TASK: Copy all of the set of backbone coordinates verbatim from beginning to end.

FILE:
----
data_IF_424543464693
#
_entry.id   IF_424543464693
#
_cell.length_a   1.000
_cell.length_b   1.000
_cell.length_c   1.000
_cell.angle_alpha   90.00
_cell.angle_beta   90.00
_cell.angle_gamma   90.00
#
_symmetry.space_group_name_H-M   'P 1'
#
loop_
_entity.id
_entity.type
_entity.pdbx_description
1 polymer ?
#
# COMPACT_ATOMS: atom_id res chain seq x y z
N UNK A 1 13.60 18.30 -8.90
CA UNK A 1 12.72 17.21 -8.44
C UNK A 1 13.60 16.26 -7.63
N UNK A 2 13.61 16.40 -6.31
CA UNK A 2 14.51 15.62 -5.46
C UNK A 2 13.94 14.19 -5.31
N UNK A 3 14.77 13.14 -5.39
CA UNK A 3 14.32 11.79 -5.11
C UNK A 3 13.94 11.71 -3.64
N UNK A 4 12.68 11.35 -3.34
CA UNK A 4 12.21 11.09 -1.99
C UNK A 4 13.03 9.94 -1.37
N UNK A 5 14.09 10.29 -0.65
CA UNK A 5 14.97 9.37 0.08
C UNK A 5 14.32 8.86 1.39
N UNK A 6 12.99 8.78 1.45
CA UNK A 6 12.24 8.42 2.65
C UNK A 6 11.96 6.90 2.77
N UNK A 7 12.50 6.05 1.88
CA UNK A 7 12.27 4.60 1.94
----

data_IF_424543464693
#
_entry.id   IF_424543464693
#
_cell.length_a   1.000
_cell.length_b   1.000
_cell.length_c   1.000
_cell.angle_alpha   90.00
_cell.angle_beta   90.00
_cell.angle_gamma   90.00
#
_symmetry.space_group_name_H-M   'P 1'
#
loop_
_entity.id
_entity.type
_entity.pdbx_description
1 polymer ?
#
# COMPACT_ATOMS: atom_id res chain seq x y z
N UNK A 1 13.60 18.30 -8.90
CA UNK A 1 12.72 17.21 -8.44
C UNK A 1 13.60 16.26 -7.63
N UNK A 2 13.61 16.40 -6.31
CA UNK A 2 14.51 15.62 -5.46
C UNK A 2 13.94 14.19 -5.31
N UNK A 3 14.77 13.14 -5.39
CA UNK A 3 14.32 11.79 -5.11
C UNK A 3 13.94 11.71 -3.64
N UNK A 4 12.68 11.35 -3.34
CA UNK A 4 12.21 11.09 -1.99
C UNK A 4 13.03 9.94 -1.37
N UNK A 5 14.09 10.29 -0.65
CA UNK A 5 14.97 9.37 0.08
C UNK A 5 14.32 8.86 1.39
N UNK A 6 12.99 8.78 1.45
CA UNK A 6 12.24 8.42 2.65
C UNK A 6 11.96 6.90 2.77
N UNK A 7 12.50 6.05 1.88
CA UNK A 7 12.27 4.60 1.94